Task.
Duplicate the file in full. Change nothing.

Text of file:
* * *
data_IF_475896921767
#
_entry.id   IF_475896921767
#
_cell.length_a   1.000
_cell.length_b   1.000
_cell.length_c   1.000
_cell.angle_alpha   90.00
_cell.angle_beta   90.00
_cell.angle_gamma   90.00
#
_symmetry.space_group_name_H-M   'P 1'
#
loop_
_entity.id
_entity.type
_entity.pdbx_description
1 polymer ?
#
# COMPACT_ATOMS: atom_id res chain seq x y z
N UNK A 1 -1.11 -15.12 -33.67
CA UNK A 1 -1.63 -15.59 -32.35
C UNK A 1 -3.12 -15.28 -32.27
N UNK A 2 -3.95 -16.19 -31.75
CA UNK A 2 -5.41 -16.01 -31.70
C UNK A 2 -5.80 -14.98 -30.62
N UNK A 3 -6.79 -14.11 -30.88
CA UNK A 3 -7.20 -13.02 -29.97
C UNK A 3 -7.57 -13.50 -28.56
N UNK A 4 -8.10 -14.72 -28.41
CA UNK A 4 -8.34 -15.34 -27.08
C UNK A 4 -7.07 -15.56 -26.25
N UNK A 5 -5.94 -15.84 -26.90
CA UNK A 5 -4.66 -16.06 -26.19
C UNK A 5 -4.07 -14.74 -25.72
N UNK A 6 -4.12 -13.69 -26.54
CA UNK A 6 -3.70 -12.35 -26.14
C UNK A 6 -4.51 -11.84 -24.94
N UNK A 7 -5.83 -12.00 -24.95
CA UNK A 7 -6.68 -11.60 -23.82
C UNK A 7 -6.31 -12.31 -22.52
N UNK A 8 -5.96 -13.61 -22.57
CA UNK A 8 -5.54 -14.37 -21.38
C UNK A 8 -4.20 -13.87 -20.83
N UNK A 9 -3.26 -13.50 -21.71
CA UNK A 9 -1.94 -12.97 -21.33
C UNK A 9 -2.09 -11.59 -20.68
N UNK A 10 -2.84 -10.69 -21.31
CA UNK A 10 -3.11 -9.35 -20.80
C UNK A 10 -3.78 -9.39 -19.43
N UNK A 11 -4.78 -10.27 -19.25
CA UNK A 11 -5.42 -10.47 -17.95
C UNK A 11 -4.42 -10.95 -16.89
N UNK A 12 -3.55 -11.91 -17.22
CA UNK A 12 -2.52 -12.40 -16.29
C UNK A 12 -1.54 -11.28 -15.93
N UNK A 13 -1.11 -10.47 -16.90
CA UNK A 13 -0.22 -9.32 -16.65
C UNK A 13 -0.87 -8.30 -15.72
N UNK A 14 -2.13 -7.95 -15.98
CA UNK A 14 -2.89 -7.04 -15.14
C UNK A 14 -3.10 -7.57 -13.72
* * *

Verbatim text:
data_IF_475896921767
#
_entry.id   IF_475896921767
#
_cell.length_a   1.000
_cell.length_b   1.000
_cell.length_c   1.000
_cell.angle_alpha   90.00
_cell.angle_beta   90.00
_cell.angle_gamma   90.00
#
_symmetry.space_group_name_H-M   'P 1'
#
loop_
_entity.id
_entity.type
_entity.pdbx_description
1 polymer ?
#
# COMPACT_ATOMS: atom_id res chain seq x y z
N UNK A 1 -1.11 -15.12 -33.67
CA UNK A 1 -1.63 -15.59 -32.35
C UNK A 1 -3.12 -15.28 -32.27
N UNK A 2 -3.95 -16.19 -31.75
CA UNK A 2 -5.41 -16.01 -31.70
C UNK A 2 -5.80 -14.98 -30.62
N UNK A 3 -6.79 -14.11 -30.88
CA UNK A 3 -7.20 -13.02 -29.97
C UNK A 3 -7.57 -13.50 -28.56
N UNK A 4 -8.10 -14.72 -28.41
CA UNK A 4 -8.34 -15.34 -27.08
C UNK A 4 -7.07 -15.56 -26.25
N UNK A 5 -5.94 -15.84 -26.90
CA UNK A 5 -4.66 -16.06 -26.19
C UNK A 5 -4.07 -14.74 -25.72
N UNK A 6 -4.12 -13.69 -26.54
CA UNK A 6 -3.70 -12.35 -26.14
C UNK A 6 -4.51 -11.84 -24.94
N UNK A 7 -5.83 -12.00 -24.95
CA UNK A 7 -6.68 -11.60 -23.82
C UNK A 7 -6.31 -12.31 -22.52
N UNK A 8 -5.96 -13.61 -22.57
CA UNK A 8 -5.54 -14.37 -21.38
C UNK A 8 -4.20 -13.87 -20.83
N UNK A 9 -3.26 -13.50 -21.71
CA UNK A 9 -1.94 -12.97 -21.33
C UNK A 9 -2.09 -11.59 -20.68
N UNK A 10 -2.84 -10.69 -21.31
CA UNK A 10 -3.11 -9.35 -20.80
C UNK A 10 -3.78 -9.39 -19.43
N UNK A 11 -4.78 -10.27 -19.25
CA UNK A 11 -5.42 -10.47 -17.95
C UNK A 11 -4.42 -10.95 -16.89
N UNK A 12 -3.55 -11.91 -17.22
CA UNK A 12 -2.52 -12.40 -16.29
C UNK A 12 -1.54 -11.28 -15.93
N UNK A 13 -1.11 -10.47 -16.90
CA UNK A 13 -0.22 -9.32 -16.65
C UNK A 13 -0.87 -8.30 -15.72
N UNK A 14 -2.13 -7.95 -15.98
CA UNK A 14 -2.89 -7.04 -15.14
C UNK A 14 -3.10 -7.57 -13.72